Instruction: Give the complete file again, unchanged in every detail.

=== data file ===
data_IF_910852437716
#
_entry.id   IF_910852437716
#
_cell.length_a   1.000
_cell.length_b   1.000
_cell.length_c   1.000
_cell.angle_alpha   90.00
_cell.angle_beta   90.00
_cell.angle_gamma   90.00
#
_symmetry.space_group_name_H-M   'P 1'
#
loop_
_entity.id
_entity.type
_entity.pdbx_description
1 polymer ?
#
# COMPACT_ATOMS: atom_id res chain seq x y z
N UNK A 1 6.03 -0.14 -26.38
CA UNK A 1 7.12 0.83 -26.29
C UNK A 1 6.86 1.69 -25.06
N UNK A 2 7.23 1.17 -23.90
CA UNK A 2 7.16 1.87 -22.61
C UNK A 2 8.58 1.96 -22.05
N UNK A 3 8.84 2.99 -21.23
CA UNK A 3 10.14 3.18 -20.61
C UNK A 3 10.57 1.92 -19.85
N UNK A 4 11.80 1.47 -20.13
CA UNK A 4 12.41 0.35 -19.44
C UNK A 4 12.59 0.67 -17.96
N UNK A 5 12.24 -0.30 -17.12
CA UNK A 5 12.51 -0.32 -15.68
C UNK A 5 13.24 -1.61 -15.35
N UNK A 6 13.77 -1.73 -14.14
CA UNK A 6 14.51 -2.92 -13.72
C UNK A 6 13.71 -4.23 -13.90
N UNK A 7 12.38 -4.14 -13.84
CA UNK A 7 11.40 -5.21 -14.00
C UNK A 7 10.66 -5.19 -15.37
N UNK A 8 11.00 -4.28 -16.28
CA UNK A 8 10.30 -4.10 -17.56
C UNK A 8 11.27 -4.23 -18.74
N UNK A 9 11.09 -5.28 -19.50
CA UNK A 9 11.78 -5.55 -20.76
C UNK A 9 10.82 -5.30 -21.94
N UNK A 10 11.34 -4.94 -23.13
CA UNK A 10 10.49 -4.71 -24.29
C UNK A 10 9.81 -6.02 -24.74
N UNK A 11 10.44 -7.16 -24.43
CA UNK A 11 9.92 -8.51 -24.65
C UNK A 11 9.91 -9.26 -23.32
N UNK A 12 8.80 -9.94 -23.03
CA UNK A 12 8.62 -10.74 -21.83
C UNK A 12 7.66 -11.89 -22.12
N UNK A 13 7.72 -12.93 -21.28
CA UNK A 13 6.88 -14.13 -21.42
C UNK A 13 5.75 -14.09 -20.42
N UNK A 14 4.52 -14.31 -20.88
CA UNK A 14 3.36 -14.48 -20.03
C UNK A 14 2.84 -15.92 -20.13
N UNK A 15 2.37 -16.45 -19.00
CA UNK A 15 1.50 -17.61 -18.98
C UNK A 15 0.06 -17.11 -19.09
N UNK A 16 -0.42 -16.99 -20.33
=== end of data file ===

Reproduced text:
data_IF_910852437716
#
_entry.id   IF_910852437716
#
_cell.length_a   1.000
_cell.length_b   1.000
_cell.length_c   1.000
_cell.angle_alpha   90.00
_cell.angle_beta   90.00
_cell.angle_gamma   90.00
#
_symmetry.space_group_name_H-M   'P 1'
#
loop_
_entity.id
_entity.type
_entity.pdbx_description
1 polymer ?
#
# COMPACT_ATOMS: atom_id res chain seq x y z
N UNK A 1 6.03 -0.14 -26.38
CA UNK A 1 7.12 0.83 -26.29
C UNK A 1 6.86 1.69 -25.06
N UNK A 2 7.23 1.17 -23.90
CA UNK A 2 7.16 1.87 -22.61
C UNK A 2 8.58 1.96 -22.05
N UNK A 3 8.84 2.99 -21.23
CA UNK A 3 10.14 3.18 -20.61
C UNK A 3 10.57 1.92 -19.85
N UNK A 4 11.80 1.47 -20.13
CA UNK A 4 12.41 0.35 -19.44
C UNK A 4 12.59 0.67 -17.96
N UNK A 5 12.24 -0.30 -17.12
CA UNK A 5 12.51 -0.32 -15.68
C UNK A 5 13.24 -1.61 -15.35
N UNK A 6 13.77 -1.73 -14.14
CA UNK A 6 14.51 -2.92 -13.72
C UNK A 6 13.71 -4.23 -13.90
N UNK A 7 12.38 -4.14 -13.84
CA UNK A 7 11.40 -5.21 -14.00
C UNK A 7 10.66 -5.19 -15.37
N UNK A 8 11.00 -4.28 -16.28
CA UNK A 8 10.30 -4.10 -17.56
C UNK A 8 11.27 -4.23 -18.74
N UNK A 9 11.09 -5.28 -19.50
CA UNK A 9 11.78 -5.55 -20.76
C UNK A 9 10.82 -5.30 -21.94
N UNK A 10 11.34 -4.94 -23.13
CA UNK A 10 10.49 -4.71 -24.29
C UNK A 10 9.81 -6.02 -24.74
N UNK A 11 10.44 -7.16 -24.43
CA UNK A 11 9.92 -8.51 -24.65
C UNK A 11 9.91 -9.26 -23.32
N UNK A 12 8.80 -9.94 -23.03
CA UNK A 12 8.62 -10.74 -21.83
C UNK A 12 7.66 -11.89 -22.12
N UNK A 13 7.72 -12.93 -21.28
CA UNK A 13 6.88 -14.13 -21.42
C UNK A 13 5.75 -14.09 -20.42
N UNK A 14 4.52 -14.31 -20.88
CA UNK A 14 3.36 -14.48 -20.03
C UNK A 14 2.84 -15.92 -20.13
N UNK A 15 2.37 -16.45 -19.00
CA UNK A 15 1.50 -17.61 -18.98
C UNK A 15 0.06 -17.11 -19.09
N UNK A 16 -0.42 -16.99 -20.33